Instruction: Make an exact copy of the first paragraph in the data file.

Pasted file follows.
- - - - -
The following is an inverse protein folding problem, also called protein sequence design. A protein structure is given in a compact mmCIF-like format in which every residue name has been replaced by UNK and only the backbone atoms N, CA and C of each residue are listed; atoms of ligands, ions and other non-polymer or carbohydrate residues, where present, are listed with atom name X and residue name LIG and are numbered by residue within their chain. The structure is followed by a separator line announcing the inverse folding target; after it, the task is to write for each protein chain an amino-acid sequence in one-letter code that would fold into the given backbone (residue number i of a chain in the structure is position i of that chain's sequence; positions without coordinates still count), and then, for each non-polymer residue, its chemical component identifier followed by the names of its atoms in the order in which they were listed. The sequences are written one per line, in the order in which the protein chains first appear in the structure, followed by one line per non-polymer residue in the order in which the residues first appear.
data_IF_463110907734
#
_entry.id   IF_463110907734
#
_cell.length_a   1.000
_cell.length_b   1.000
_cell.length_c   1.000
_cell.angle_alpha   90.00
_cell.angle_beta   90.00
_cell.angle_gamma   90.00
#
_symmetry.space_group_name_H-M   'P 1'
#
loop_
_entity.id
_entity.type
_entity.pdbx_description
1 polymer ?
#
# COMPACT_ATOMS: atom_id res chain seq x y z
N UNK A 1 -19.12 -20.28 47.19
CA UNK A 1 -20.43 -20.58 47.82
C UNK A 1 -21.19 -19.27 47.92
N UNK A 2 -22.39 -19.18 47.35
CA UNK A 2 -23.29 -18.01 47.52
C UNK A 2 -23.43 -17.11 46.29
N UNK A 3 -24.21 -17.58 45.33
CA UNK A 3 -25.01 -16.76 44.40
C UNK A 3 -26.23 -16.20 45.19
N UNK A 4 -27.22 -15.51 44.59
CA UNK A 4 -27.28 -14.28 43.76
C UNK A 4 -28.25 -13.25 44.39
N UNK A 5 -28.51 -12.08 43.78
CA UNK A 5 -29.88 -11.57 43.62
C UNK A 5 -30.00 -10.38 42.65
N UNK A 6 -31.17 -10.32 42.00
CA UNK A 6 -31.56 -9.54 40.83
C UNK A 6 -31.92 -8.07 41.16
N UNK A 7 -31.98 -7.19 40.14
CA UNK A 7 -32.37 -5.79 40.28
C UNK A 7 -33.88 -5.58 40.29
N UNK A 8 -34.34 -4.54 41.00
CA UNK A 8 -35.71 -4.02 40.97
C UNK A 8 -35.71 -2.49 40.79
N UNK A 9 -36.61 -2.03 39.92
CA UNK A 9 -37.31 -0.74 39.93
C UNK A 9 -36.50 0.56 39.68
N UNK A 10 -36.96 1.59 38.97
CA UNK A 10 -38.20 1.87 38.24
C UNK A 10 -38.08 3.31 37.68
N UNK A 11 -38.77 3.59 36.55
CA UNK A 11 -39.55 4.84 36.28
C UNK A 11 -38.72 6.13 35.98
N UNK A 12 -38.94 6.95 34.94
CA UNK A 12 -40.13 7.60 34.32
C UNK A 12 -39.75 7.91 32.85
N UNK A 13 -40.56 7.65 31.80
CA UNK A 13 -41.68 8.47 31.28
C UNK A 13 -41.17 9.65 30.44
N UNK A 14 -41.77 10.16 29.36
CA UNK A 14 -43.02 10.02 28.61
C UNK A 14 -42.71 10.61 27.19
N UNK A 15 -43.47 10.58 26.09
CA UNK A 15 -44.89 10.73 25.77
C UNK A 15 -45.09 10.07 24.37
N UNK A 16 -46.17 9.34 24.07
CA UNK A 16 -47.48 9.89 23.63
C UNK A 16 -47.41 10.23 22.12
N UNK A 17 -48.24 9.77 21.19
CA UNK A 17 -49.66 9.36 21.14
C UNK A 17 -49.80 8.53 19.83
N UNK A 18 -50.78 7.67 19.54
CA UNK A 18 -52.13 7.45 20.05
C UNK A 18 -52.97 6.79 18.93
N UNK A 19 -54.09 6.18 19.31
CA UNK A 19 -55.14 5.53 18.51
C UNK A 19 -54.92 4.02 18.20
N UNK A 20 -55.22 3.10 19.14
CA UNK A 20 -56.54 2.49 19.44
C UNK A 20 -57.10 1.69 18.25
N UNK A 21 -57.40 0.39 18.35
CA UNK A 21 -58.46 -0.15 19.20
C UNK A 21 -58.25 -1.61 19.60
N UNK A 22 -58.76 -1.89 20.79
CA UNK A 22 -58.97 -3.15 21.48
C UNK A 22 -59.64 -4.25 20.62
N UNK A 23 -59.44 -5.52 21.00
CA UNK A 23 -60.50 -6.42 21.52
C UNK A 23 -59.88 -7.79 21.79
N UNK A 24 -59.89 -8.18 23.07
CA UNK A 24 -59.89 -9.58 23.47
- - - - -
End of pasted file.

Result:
The following is an inverse protein folding problem, also called protein sequence design. A protein structure is given in a compact mmCIF-like format in which every residue name has been replaced by UNK and only the backbone atoms N, CA and C of each residue are listed; atoms of ligands, ions and other non-polymer or carbohydrate residues, where present, are listed with atom name X and residue name LIG and are numbered by residue within their chain. The structure is followed by a separator line announcing the inverse folding target; after it, the task is to write for each protein chain an amino-acid sequence in one-letter code that would fold into the given backbone (residue number i of a chain in the structure is position i of that chain's sequence; positions without coordinates still count), and then, for each non-polymer residue, its chemical component identifier followed by the names of its atoms in the order in which they were listed. The sequences are written one per line, in the order in which the protein chains first appear in the structure, followed by one line per non-polymer residue in the order in which the residues first appear.